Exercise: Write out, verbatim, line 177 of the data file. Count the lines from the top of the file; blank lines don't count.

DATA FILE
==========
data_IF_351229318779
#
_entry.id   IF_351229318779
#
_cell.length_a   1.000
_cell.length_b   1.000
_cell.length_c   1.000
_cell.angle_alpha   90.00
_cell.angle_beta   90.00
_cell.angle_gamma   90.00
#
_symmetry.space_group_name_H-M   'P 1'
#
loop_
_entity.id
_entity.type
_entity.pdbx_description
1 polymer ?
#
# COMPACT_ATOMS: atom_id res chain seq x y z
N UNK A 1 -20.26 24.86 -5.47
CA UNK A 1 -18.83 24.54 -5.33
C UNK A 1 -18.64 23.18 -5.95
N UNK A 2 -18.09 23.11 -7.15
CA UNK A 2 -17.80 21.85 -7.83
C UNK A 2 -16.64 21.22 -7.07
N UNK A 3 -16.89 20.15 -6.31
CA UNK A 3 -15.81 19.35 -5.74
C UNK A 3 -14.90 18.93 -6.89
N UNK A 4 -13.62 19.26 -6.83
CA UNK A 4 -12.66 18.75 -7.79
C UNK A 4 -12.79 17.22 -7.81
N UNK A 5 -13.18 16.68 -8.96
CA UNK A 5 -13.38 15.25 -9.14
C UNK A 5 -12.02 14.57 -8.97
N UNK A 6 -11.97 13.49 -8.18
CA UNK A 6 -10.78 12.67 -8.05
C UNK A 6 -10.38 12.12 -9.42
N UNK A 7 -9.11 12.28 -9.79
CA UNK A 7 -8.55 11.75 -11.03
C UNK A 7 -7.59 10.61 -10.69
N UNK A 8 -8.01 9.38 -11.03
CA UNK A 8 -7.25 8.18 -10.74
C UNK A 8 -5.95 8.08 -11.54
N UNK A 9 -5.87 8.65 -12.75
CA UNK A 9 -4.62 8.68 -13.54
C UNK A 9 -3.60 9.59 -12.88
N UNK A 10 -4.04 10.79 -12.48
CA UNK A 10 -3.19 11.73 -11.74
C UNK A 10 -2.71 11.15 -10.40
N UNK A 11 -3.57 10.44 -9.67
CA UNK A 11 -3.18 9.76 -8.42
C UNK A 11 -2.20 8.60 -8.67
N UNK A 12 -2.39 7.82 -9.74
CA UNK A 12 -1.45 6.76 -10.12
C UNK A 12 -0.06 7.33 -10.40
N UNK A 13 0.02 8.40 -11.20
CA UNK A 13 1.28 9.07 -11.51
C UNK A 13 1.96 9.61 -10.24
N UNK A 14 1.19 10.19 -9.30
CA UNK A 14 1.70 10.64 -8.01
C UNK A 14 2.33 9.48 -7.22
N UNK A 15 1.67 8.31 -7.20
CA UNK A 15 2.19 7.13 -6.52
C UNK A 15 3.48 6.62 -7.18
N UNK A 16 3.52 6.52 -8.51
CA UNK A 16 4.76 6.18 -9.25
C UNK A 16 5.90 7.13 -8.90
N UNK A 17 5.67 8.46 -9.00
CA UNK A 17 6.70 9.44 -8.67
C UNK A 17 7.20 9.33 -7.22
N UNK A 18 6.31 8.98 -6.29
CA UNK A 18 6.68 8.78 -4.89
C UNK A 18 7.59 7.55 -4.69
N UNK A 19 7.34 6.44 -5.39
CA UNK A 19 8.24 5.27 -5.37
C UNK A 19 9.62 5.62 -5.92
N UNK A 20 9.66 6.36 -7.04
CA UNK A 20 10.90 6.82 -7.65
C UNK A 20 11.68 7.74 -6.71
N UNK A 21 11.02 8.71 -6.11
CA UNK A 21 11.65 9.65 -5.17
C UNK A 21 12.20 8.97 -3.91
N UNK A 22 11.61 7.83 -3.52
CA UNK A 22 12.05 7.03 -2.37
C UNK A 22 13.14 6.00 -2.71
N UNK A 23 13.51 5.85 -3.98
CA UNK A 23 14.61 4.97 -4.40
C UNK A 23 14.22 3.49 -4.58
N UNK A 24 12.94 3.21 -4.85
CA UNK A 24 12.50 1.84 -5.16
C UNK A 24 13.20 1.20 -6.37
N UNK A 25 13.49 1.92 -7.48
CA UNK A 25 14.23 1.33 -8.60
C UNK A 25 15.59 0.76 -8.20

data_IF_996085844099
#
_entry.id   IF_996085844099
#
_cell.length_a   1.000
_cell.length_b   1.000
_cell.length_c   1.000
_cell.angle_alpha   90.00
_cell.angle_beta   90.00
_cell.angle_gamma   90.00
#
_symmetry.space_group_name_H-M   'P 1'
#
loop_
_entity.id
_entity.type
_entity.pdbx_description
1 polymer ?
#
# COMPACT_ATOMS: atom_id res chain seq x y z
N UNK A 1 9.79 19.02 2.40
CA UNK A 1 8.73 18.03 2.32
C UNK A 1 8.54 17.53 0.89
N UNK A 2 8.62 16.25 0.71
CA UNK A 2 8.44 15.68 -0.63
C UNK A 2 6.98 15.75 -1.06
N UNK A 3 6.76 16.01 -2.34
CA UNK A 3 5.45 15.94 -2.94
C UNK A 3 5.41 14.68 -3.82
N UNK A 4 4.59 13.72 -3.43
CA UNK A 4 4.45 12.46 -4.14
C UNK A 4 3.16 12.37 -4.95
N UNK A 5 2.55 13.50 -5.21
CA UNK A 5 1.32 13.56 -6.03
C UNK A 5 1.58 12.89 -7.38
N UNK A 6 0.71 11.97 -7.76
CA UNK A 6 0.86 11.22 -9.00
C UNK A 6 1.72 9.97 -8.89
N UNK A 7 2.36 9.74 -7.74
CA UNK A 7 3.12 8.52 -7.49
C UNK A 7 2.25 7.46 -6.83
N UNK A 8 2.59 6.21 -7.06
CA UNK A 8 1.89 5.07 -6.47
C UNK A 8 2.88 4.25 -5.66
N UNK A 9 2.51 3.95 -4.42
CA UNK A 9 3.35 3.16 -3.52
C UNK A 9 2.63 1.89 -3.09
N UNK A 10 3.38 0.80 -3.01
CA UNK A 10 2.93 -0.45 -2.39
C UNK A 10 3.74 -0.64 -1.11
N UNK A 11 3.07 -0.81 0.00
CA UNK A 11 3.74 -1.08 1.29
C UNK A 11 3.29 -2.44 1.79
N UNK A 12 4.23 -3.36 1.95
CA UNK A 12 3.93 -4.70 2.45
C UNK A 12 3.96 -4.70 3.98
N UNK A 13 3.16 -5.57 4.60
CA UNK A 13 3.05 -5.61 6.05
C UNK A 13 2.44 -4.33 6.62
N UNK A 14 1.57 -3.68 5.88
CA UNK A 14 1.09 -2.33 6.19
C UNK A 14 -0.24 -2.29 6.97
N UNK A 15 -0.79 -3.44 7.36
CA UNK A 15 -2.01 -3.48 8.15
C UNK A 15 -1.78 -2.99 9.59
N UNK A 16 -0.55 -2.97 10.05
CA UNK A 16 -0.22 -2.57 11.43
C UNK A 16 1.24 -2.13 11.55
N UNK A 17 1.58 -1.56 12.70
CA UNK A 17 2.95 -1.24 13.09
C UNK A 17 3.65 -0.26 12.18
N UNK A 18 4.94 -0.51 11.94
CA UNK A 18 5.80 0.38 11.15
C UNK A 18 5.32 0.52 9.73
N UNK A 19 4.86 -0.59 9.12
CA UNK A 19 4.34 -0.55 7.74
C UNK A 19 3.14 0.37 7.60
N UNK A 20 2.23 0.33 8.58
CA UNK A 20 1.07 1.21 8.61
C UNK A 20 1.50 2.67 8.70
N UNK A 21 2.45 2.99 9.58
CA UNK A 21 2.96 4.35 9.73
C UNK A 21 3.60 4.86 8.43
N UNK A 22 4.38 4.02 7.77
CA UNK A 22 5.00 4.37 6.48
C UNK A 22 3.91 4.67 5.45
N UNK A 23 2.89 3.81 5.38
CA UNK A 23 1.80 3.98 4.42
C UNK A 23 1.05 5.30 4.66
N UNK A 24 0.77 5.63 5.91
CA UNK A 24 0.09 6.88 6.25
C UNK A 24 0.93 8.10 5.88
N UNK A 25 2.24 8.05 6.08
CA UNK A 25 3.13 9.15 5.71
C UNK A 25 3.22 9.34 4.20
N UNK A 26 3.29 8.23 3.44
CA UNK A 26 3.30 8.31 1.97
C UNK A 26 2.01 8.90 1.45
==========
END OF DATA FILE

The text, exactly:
CA UNK A 21 2.96 4.35 9.73